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Old 08-26-2015, 11:35 PM   #1
Trixbat
 
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Default How did Marc Miller et al Play Traveller?

There is quite a large amount of literature in the form of magazine articles, memoirs and so on relating to Gary Gygax's personal Greyhawk campaign and to his style of GMing. Famous NPCs show up in various source books and dragon articles. Also a reasonable amount of material on the campaigns and gaming styles of other luminaries of old TSR period, e.g., Ed Greenwood, etc.

However, I've come across very little at all about how the Old Guard of GDW actually played Traveller. Did they run any ongoing campaigns, or just episodic adventures? Were there any storied NPCs, or were they disposable characters? Did any of the classic adventures have their genesis within a campaign narrative?

I expect some of this exists in various old interviews and the like - or possibly in one of Loren's editorials for JTAS that I missed - but I haven't yet found much, with the sole exception of Space Gamer #40, where Marc Miller recounts a playtest session featuring his "local group" of players playing the Leviathan adventure (all of which at least suggests an ongoing campaign existed c. 1981).

So, are there any others anyone can point me to? I'm interested in how Traveller's creators played the game....
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Old 08-27-2015, 03:53 AM   #2
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Default Re: How did Marc Miller et al Play Traveller?

You COULD ask Marc himself.
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Old 08-27-2015, 11:05 AM   #3
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Default Re: How did Marc Miller et al Play Traveller?

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You COULD ask Marc himself.
I'm sure other people have, but I was actually hoping there was actual published article I'd overlooked
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Old 08-29-2015, 05:56 PM   #4
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Default Re: How did Marc Miller et al Play Traveller?

I've been shown photos of all of the GDW crew playing in their warehouse, and at past Winter Wars.

I've been told about specific points, like when they were testing MegaTraveller, and a new player asked, What's the Combat task? They had not extended the task system to combat yet, because no one had thought of it...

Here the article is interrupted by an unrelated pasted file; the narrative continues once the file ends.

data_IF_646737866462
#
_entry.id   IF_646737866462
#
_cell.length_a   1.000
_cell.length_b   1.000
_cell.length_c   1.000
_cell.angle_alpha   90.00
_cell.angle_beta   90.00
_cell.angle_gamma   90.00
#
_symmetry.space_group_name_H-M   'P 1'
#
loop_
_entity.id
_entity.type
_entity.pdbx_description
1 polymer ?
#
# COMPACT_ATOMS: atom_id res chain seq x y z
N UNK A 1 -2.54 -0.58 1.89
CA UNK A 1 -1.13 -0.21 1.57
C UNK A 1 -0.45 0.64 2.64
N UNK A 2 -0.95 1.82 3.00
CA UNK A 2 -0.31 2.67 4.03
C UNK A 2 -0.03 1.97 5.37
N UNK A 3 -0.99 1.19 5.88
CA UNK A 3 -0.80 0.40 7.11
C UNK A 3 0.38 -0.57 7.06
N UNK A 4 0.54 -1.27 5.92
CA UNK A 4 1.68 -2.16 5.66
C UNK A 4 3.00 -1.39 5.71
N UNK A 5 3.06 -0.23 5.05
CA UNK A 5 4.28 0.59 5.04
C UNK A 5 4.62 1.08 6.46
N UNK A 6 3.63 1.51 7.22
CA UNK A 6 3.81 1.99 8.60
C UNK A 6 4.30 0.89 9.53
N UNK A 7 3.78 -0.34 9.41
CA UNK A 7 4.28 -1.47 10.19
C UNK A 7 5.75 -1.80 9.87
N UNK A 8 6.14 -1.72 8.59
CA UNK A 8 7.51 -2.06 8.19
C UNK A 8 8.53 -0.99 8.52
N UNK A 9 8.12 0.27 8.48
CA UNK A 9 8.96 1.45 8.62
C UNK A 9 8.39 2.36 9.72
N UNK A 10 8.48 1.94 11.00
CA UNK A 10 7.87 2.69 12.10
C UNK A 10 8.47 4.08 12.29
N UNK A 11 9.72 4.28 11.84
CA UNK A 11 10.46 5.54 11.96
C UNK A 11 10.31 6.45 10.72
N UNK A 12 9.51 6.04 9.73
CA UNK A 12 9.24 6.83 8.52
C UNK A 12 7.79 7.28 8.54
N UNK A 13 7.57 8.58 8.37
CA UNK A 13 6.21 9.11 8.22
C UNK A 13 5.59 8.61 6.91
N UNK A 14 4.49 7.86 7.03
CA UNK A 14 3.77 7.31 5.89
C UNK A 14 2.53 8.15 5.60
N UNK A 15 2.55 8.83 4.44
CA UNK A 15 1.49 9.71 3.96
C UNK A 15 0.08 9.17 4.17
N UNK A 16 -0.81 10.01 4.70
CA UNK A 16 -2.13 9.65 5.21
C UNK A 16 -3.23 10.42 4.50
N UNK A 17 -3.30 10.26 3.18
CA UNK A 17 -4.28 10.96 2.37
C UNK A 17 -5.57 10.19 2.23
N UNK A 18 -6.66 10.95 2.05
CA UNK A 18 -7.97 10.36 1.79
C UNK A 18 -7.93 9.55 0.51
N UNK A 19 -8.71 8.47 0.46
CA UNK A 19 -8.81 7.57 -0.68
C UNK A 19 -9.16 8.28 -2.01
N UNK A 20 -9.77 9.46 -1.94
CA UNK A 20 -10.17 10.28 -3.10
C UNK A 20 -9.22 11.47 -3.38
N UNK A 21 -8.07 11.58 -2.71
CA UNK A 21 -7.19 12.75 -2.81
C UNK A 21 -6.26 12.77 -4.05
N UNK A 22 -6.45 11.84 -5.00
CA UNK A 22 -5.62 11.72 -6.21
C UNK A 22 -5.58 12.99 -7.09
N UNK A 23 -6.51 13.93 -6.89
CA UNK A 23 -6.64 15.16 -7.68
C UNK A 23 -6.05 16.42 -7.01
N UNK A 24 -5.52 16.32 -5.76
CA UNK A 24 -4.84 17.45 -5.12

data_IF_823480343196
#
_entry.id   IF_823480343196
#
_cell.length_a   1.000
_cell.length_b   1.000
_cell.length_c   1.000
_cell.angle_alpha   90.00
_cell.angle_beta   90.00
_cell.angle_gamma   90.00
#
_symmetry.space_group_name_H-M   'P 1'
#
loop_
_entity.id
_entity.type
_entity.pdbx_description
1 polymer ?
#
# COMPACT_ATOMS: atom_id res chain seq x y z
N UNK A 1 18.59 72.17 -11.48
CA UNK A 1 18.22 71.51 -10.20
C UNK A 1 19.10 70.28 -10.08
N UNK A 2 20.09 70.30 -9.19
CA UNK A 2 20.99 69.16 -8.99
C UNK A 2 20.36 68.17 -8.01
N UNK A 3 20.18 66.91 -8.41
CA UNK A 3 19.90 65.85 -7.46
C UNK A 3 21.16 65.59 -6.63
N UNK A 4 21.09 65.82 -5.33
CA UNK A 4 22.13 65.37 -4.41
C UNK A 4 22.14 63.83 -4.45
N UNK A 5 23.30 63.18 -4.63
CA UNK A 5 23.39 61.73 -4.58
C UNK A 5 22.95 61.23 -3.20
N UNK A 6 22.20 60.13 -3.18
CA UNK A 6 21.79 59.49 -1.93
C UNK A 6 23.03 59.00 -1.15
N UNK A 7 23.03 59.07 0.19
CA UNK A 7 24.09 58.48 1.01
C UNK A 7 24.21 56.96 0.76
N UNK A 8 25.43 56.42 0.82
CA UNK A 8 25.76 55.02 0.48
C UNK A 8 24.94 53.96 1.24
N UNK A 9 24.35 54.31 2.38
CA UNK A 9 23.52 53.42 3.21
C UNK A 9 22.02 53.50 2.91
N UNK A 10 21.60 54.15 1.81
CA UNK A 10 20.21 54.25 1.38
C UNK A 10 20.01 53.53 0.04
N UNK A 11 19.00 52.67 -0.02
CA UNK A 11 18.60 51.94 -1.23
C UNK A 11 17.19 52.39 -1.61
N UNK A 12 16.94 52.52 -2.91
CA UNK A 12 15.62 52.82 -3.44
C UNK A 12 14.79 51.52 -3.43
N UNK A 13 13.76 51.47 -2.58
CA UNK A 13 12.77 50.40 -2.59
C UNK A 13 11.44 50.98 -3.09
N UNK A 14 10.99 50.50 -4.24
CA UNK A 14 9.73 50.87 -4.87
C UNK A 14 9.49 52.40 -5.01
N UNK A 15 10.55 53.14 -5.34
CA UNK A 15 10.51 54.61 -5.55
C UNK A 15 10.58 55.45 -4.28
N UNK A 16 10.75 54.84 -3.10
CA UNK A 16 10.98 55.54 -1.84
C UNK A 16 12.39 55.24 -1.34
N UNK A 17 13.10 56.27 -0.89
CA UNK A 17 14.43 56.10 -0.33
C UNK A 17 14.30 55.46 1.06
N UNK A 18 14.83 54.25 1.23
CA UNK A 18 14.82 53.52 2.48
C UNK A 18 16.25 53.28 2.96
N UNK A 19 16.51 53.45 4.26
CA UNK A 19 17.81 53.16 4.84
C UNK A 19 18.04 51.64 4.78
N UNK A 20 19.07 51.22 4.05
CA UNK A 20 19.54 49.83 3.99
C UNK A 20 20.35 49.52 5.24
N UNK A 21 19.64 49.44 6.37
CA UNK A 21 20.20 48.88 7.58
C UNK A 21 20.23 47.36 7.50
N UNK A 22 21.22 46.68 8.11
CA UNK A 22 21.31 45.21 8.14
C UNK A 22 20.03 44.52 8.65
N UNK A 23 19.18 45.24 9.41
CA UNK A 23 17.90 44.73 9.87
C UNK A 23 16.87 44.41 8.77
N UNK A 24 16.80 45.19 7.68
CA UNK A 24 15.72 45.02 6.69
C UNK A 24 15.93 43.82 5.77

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Old 08-30-2015, 03:47 PM   #5
Bill Cameron
 
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Default Re: How did Marc Miller et al Play Traveller?

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Originally Posted by Trixbat View Post
I'm interested in how Traveller's creators played the game....

If you bother read that Space Gamer article closely enough, you'll have your answers. (For those who haven't read the article, in it Mr. Miller recounts a session from A:4 Leviathan in which the players encounter a society of cannibalistic humans living underground on an airless world.)

More playing than prepping - Mr. Miller describes the session as being an almost a spur of the moment event. It's a holiday weekend, IIRC, and he puts together a group from friends and family in order to provide an evening's entertainment. He doesn't spend hundreds of hours putting together some seamless and uber-detailed setting, he just grabs an encounter out of a published adventure instead. His players don't spend hours putting together min-max munchkins either, they just grab characters from the published campaign. Everyone is there to play and have fun. The idea of "winning", "leveling up", or other metagame metrics for "success" isn't even mentioned. All they want to do is play.

More descriptions than spreadsheets - Rather than providing reams of documentation, Mr. Miller instead "verbally illustrates" the surface of the planet, the primitive "airlock" system, the underground caverns, the cannibals living there, and much more. He doesn't "design" the caverns using some construction supplement in order to figure out everything down to the number of rivets holding the handles to the night soil buckets, instead he describes what the PCs are seeing. He doesn't have a huge list stats/skills for every potential NPC either, he makes those up when and if they're needed. He doesn't bog down the session or his prep for the session with unnecessary trivia.

More role-ing than rolling - Granted, CT didn't have a task system yet and, apart from a few specific tasks/DMs scattered throughout the few books, there isn't much guidance regarding when to roll the dice. That being said, the session Mr. Miller recounts doesn't seem to have much rolling at all. He describes the situation, the players describe their actions, and the game moves on. The dice aren't picked up every time someone needs to inhale, talk to somebody, or look at something.